These Rocky Road Candy Bars are covered in chocolate and bursting with marshmallows and peanuts. Gooey, crunchy, and so easy to make! This post is in partnership with the Texas Peanut Producers Board.
If you follow me on Instagram, you know that I spent the last few days in Lubbock, Texas learning about peanuts. (You can see more pictures from other bloggers on the trip under the hashtag #TXPeanutTour17 on social media.) I’m going to share what I learned about peanut farming today, and save peanut processing and the Texas wine industry for a later date.
I was able to see the life cycle of a peanut from farming to processing and learn more about the ideal conditions that west Texas provides for peanut growing. Texas is actually the #4 peanut producing state. (Georgia is #1; Texas had a long-standing reign at #2, but the record drought since 2011 has impacted the state’s production immensely.) I went in with no expectations and came out with a whole new love for the tiny but mighty Texas peanut.
You may be surprised to learn that peanuts grow in the ground. This was news to me, but honestly, I guess I had never really thought about it too deeply. Many people might assume peanuts grow on trees like other nuts, but in reality the peanut isn’t even a nut at all. It is actually a legume, like beans, peas, and lentils.
We had the opportunity to meet Mason Becker, a generational peanut farmer in Lubbock. It was a pleasure to visit his farm; I could listen to people that are passionate about what they do all.day.long. He explained to us the different types of peanuts and the growing season (planted late April and harvested late September/early October). There are four basic market types of peanuts: Runner, Virginia, Spanish, and Valencia. Each of the types is distinctive in size, flavor, and nutritional composition.
- Runners will be your smaller, more common peanuts and are typically used for peanut butter.
- Virginias are the largest of all peanuts and also known as “ballpark” (or roadhouse) peanuts.
- Spanish peanuts have smaller sized kernels with higher oil content and are used predominantly for peanut candy, salted peanuts, and peanut butter.
- Valencias usually have three or more small kernels to a pod and are excellent for fresh use or as boiled peanuts.
[clickToTweet tweet=”850 peanuts = 18oz jar of peanut butter. Almost 3 jars of peanut butter are sold every second!” quote=”850 peanuts = 18oz jar of peanut butter. Almost 3 jars of peanut butter are sold every second!”]
I walked away from meeting Mr. Becker with a new appreciation of farmers and a desire to know more about the American farming industry. I want to share with you a few of the takeaways I had, and what I hope to research more on my own as a result of this tour:
1) How government subsidies and legislation impact farmers. I think there is a big misconception that farmers are “taking handouts from the government” and that isn’t exactly the case. Farmers are extremely hardworking and passionate about what they do. American farmers are competing in a global market in all commodities and subsidies are important to “level the field.” Not to mention, even if a farmer gets a $40,000 grant (which to most of us is a huge sum of money) that is a drop in the bucket to the actual cost a farmer incurs growing and producing our food supply.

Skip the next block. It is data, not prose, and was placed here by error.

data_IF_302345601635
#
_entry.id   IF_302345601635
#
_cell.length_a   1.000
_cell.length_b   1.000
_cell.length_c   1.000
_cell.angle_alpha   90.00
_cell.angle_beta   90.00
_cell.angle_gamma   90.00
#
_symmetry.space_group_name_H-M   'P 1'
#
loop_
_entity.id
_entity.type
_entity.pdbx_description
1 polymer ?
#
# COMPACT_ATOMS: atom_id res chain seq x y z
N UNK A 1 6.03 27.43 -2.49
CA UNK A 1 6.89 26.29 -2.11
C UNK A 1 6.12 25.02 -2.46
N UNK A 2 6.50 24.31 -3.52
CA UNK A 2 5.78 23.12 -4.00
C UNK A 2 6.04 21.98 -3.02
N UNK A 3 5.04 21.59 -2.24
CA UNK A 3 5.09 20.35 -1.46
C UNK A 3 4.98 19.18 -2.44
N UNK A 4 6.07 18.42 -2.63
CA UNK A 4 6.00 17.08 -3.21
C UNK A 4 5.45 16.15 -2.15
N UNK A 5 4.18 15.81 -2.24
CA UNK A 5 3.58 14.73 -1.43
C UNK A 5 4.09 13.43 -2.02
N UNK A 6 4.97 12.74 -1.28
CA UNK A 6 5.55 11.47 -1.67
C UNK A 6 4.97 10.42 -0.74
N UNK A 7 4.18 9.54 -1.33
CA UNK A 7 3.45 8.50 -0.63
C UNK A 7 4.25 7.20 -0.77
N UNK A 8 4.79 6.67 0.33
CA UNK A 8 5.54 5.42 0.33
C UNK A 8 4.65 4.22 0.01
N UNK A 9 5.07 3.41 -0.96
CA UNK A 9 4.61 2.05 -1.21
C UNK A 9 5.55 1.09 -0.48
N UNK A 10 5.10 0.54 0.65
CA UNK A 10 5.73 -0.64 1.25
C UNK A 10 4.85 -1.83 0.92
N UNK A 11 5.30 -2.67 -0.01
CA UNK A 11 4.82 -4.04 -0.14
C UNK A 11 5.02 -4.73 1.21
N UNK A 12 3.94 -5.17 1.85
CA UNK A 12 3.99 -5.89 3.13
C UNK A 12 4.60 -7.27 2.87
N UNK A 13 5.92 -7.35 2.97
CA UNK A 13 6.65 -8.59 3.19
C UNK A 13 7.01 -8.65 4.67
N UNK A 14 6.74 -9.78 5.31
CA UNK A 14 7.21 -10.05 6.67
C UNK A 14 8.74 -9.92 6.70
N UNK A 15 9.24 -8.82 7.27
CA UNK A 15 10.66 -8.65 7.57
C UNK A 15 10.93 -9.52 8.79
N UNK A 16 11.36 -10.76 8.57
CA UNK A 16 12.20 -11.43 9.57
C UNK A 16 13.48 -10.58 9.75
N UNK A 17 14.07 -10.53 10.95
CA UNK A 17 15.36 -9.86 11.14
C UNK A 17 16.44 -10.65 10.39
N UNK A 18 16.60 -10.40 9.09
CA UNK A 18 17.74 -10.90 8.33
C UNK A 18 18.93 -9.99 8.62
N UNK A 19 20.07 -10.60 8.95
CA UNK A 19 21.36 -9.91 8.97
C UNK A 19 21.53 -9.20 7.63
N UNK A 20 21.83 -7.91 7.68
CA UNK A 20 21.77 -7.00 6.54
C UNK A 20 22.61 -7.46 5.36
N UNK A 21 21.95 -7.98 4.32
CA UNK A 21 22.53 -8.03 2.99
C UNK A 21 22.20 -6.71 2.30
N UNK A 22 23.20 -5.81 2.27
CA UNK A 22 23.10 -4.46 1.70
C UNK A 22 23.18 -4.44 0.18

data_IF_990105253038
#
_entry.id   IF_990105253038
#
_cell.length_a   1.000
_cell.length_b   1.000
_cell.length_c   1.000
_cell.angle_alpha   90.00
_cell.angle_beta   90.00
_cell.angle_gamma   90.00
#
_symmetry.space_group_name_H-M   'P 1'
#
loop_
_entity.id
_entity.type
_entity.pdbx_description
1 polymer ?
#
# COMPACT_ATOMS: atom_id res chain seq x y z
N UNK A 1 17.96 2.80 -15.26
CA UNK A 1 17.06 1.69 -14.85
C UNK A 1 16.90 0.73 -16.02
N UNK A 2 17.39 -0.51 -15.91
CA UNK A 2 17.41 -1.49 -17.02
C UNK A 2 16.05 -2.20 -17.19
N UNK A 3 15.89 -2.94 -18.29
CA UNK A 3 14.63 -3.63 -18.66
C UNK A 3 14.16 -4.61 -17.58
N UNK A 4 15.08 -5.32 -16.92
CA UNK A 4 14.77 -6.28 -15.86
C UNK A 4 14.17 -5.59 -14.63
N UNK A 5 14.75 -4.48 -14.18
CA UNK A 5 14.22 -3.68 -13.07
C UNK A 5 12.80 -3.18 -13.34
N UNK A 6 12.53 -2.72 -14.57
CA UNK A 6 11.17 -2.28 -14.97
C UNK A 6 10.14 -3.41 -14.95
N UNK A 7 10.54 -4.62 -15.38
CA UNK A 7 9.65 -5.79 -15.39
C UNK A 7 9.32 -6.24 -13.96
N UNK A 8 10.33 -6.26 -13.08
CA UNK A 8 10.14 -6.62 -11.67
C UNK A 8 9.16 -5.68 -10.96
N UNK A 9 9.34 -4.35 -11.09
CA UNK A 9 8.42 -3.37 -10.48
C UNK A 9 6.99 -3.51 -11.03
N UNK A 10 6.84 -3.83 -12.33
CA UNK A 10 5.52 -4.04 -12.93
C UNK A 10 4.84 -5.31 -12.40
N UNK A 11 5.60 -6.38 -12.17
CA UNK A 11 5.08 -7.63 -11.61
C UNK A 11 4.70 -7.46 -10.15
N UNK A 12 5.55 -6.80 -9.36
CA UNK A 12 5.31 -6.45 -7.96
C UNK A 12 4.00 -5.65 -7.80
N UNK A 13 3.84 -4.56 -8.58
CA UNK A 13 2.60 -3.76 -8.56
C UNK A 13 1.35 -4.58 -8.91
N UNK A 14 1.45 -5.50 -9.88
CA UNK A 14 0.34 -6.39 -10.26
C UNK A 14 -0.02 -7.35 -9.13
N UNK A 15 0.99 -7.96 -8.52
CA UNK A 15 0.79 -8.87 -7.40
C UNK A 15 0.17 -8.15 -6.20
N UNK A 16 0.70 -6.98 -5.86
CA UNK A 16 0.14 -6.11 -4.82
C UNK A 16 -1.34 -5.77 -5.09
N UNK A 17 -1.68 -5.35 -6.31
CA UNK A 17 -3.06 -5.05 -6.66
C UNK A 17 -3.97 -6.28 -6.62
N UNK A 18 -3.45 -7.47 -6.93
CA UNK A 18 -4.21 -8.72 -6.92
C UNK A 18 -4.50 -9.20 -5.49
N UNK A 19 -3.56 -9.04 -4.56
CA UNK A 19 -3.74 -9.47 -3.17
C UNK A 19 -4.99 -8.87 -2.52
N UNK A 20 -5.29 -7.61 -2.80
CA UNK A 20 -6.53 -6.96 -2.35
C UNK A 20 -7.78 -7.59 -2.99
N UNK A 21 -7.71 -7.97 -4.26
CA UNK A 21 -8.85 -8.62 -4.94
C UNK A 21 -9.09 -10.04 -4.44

- Consider researching how your congressmen and women are supporting farmers and the farming industry. Do you agree with their beliefs? Do you feel like they are representing your beliefs? Look into the upcoming Farm Bill. Consider reaching out to them and make your voice heard.
2) How many of today’s farmers are generational farmers, and how we are seeing a decline in the younger generations returning to the farm. There is a real need to educate young people and future generations on the importance of farming, as well as combat the idea that farming is just manual, unskilled labor. The farming industry is evolving and advancing into a technology driven era just like any other industry.
- Consider researching if your school district or community has any type of programs to educate and support farming. Look for local chapters of 4H, Future Farmers of America, Young Farmers and Ranchers programs. Don’t have one in your area? Consider starting one!
3) How important it is for our kids to learn where our food comes from. (Spoiler alert: it’s not the grocery store.) Go visit a farm. Go meet a farmer! Go ask them your questions about food safety. We recently visited a farm near our house and the kids were able to pick their own blueberries off the vine. Not only was it a fun, and adorable, outing but I think it was so educational for them. (See all of the cute blueberry picking pictures here.)
I can’t wait to experiment in the kitchen with peanuts and create more recipes outside of my favorites, like my Mom’s Classic Peanut Butter Cookies and these Rocky Road Candy Bars. I love Mississippi Mud Cake, and that’s kind of what these bars remind me off. Full of chocolate, bursting with gooey marshmallows, and chock full of crunchy peanuts.
Rocky Road Candy Bars
- 2 cups semisweet chocolate chips
- 14 oz can sweetened condensed milk
- 2 tbsp butter
- 2 cups dry-roasted peanuts
- 10.5 oz package miniature marshmallows
- Line a 13x9 pan with parchment paper, extending over the edges of the pan. Set aside.
- Melt chocolate chips, condensed milk, and butter in a large, heavy saucepan over low heat.
- Stir until mixture is smooth and remove from heat.
- In a large bowl, combine peanuts and marshmallows.
- Stir in chocolate mixture.
- Spread evenly in prepared pan.
- Chill for 2 hours or until firm.
- Remove candy from pan; peel away parchment paper and cut into squares.
Looking for more peanut recipes?